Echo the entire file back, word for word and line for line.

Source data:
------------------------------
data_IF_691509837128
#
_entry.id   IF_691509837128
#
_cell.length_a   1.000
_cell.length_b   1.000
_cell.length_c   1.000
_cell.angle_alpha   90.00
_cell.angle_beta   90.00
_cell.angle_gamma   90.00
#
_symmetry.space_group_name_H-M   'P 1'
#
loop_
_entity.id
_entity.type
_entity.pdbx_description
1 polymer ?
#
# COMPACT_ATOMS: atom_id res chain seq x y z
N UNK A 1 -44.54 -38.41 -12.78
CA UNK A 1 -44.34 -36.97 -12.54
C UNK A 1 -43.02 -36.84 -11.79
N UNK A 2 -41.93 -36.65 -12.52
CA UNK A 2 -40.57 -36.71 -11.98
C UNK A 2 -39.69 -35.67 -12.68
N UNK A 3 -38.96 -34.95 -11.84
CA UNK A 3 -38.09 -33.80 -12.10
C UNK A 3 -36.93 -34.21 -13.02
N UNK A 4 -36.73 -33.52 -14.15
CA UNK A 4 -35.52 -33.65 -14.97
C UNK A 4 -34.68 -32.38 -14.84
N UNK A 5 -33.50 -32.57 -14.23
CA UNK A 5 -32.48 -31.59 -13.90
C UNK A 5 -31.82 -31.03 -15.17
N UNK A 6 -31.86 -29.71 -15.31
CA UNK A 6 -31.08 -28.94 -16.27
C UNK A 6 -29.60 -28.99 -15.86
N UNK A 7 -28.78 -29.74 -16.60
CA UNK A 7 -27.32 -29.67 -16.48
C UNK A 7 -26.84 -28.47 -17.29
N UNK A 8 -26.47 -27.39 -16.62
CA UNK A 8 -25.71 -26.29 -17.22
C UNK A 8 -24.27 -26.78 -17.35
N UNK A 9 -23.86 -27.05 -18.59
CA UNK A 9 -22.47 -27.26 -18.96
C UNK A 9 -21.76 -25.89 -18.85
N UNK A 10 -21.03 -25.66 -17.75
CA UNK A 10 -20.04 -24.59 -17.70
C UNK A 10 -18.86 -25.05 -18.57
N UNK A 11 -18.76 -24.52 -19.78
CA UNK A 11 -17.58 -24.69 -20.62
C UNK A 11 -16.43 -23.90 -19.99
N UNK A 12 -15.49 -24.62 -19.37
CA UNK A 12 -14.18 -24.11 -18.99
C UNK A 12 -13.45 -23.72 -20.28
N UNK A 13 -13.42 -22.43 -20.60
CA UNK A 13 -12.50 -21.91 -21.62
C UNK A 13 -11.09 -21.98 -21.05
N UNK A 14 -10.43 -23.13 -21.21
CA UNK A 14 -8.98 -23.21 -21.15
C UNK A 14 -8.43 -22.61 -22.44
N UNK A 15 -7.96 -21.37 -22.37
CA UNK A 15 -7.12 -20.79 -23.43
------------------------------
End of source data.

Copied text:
data_IF_691509837128
#
_entry.id   IF_691509837128
#
_cell.length_a   1.000
_cell.length_b   1.000
_cell.length_c   1.000
_cell.angle_alpha   90.00
_cell.angle_beta   90.00
_cell.angle_gamma   90.00
#
_symmetry.space_group_name_H-M   'P 1'
#
loop_
_entity.id
_entity.type
_entity.pdbx_description
1 polymer ?
#
# COMPACT_ATOMS: atom_id res chain seq x y z
N UNK A 1 -44.54 -38.41 -12.78
CA UNK A 1 -44.34 -36.97 -12.54
C UNK A 1 -43.02 -36.84 -11.79
N UNK A 2 -41.93 -36.65 -12.52
CA UNK A 2 -40.57 -36.71 -11.98
C UNK A 2 -39.69 -35.67 -12.68
N UNK A 3 -38.96 -34.95 -11.84
CA UNK A 3 -38.09 -33.80 -12.10
C UNK A 3 -36.93 -34.21 -13.02
N UNK A 4 -36.73 -33.52 -14.15
CA UNK A 4 -35.52 -33.65 -14.97
C UNK A 4 -34.68 -32.38 -14.84
N UNK A 5 -33.50 -32.57 -14.23
CA UNK A 5 -32.48 -31.59 -13.90
C UNK A 5 -31.82 -31.03 -15.17
N UNK A 6 -31.86 -29.71 -15.31
CA UNK A 6 -31.08 -28.94 -16.27
C UNK A 6 -29.60 -28.99 -15.86
N UNK A 7 -28.78 -29.74 -16.60
CA UNK A 7 -27.32 -29.67 -16.48
C UNK A 7 -26.84 -28.47 -17.29
N UNK A 8 -26.47 -27.39 -16.62
CA UNK A 8 -25.71 -26.29 -17.22
C UNK A 8 -24.27 -26.78 -17.35
N UNK A 9 -23.86 -27.05 -18.59
CA UNK A 9 -22.47 -27.26 -18.96
C UNK A 9 -21.76 -25.89 -18.85
N UNK A 10 -21.03 -25.66 -17.75
CA UNK A 10 -20.04 -24.59 -17.70
C UNK A 10 -18.86 -25.05 -18.57
N UNK A 11 -18.76 -24.52 -19.78
CA UNK A 11 -17.58 -24.69 -20.62
C UNK A 11 -16.43 -23.90 -19.99
N UNK A 12 -15.49 -24.62 -19.37
CA UNK A 12 -14.18 -24.11 -18.99
C UNK A 12 -13.45 -23.72 -20.28
N UNK A 13 -13.42 -22.43 -20.60
CA UNK A 13 -12.50 -21.91 -21.62
C UNK A 13 -11.09 -21.98 -21.05
N UNK A 14 -10.43 -23.13 -21.21
CA UNK A 14 -8.98 -23.21 -21.15
C UNK A 14 -8.43 -22.61 -22.44
N UNK A 15 -7.96 -21.37 -22.37
CA UNK A 15 -7.12 -20.79 -23.43